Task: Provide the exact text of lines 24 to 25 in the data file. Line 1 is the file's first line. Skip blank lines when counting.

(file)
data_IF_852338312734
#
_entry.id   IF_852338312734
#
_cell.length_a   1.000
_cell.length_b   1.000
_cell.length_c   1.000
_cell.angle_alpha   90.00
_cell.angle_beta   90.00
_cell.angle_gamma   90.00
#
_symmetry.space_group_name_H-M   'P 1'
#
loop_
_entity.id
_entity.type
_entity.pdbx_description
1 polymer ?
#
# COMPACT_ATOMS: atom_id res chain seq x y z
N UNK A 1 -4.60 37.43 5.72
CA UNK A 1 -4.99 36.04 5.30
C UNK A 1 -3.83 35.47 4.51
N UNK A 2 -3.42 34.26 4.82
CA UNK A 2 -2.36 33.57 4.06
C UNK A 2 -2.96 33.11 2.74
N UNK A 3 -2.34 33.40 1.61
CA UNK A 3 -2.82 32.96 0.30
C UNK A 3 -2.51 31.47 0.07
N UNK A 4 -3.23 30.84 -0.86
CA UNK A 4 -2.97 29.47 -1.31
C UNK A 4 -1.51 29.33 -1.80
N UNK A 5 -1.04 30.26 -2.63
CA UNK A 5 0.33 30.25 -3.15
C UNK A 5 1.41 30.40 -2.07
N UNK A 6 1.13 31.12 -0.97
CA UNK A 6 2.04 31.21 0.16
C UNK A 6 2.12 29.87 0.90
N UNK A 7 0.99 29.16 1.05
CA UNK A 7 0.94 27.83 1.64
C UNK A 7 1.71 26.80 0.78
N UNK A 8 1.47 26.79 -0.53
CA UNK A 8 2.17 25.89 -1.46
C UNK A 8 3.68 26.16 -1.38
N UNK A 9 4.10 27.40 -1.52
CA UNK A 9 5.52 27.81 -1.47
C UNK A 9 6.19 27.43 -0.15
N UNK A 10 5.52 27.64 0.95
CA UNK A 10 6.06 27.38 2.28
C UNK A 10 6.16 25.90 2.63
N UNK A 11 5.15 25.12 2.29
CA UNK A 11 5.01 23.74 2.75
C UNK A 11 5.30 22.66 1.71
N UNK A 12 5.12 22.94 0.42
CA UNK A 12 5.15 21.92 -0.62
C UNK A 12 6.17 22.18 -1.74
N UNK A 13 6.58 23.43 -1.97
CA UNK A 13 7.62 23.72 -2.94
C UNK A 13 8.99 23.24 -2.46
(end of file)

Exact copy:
N UNK A 2 -3.42 34.26 4.82
CA UNK A 2 -2.36 33.57 4.06